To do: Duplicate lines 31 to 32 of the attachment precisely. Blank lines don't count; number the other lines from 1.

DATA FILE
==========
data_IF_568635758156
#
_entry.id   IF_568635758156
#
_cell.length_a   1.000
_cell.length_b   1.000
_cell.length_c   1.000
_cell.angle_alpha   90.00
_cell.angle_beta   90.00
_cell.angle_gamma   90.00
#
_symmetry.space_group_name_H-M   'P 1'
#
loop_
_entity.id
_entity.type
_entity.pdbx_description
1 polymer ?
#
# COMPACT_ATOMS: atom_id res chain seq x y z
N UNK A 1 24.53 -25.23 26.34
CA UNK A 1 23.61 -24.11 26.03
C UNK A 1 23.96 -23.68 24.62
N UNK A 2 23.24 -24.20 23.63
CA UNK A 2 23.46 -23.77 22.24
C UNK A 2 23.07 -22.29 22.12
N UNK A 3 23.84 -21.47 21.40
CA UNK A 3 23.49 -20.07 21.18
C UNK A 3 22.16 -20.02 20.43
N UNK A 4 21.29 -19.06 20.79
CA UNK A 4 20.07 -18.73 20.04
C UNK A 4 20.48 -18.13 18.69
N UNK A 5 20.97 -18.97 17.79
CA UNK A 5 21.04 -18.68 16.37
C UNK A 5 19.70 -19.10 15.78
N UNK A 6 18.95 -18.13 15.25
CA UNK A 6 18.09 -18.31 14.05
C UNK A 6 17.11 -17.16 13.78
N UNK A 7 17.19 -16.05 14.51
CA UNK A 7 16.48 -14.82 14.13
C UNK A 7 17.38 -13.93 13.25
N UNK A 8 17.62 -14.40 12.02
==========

CA UNK A 4 20.07 -18.73 20.04
C UNK A 4 20.48 -18.13 18.69